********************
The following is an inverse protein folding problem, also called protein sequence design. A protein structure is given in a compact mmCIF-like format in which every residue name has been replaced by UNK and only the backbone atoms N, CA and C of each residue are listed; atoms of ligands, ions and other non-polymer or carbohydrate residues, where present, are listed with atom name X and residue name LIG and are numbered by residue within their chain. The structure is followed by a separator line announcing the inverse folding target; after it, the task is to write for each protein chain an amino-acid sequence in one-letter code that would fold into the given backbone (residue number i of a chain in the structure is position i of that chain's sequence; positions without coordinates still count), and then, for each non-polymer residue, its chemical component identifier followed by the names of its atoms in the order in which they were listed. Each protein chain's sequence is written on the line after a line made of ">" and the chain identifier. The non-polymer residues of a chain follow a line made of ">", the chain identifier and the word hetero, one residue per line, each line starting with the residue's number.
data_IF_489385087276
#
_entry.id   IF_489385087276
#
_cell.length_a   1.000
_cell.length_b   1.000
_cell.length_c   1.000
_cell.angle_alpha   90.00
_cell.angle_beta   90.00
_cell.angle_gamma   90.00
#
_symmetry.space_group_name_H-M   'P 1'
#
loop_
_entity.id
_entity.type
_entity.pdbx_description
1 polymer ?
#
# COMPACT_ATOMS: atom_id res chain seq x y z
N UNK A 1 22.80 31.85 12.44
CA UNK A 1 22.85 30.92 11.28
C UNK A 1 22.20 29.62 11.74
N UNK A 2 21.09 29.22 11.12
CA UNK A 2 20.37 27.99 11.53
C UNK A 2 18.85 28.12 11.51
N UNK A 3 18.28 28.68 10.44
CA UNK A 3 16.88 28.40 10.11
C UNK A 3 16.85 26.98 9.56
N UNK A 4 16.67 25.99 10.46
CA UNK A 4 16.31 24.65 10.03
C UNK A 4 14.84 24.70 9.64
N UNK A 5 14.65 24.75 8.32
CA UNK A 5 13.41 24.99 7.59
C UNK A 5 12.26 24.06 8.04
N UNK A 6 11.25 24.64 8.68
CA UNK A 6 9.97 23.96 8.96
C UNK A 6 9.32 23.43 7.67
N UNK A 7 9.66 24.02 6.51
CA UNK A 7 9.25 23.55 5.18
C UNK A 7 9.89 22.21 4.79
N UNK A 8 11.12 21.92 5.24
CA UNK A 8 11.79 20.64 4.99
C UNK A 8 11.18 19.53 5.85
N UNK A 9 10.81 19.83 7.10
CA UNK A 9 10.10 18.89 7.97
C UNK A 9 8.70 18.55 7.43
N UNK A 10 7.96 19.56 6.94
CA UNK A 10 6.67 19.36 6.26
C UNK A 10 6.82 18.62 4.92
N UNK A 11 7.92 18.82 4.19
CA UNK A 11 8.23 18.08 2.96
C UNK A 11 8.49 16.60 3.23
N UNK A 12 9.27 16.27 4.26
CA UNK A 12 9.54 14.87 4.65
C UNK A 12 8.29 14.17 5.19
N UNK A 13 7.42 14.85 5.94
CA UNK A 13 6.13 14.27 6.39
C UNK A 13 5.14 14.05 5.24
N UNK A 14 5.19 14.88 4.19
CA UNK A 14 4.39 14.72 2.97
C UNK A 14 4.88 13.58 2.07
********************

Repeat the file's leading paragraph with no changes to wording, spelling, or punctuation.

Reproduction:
The following is an inverse protein folding problem, also called protein sequence design. A protein structure is given in a compact mmCIF-like format in which every residue name has been replaced by UNK and only the backbone atoms N, CA and C of each residue are listed; atoms of ligands, ions and other non-polymer or carbohydrate residues, where present, are listed with atom name X and residue name LIG and are numbered by residue within their chain. The structure is followed by a separator line announcing the inverse folding target; after it, the task is to write for each protein chain an amino-acid sequence in one-letter code that would fold into the given backbone (residue number i of a chain in the structure is position i of that chain's sequence; positions without coordinates still count), and then, for each non-polymer residue, its chemical component identifier followed by the names of its atoms in the order in which they were listed. Each protein chain's sequence is written on the line after a line made of ">" and the chain identifier. The non-polymer residues of a chain follow a line made of ">", the chain identifier and the word hetero, one residue per line, each line starting with the residue's number.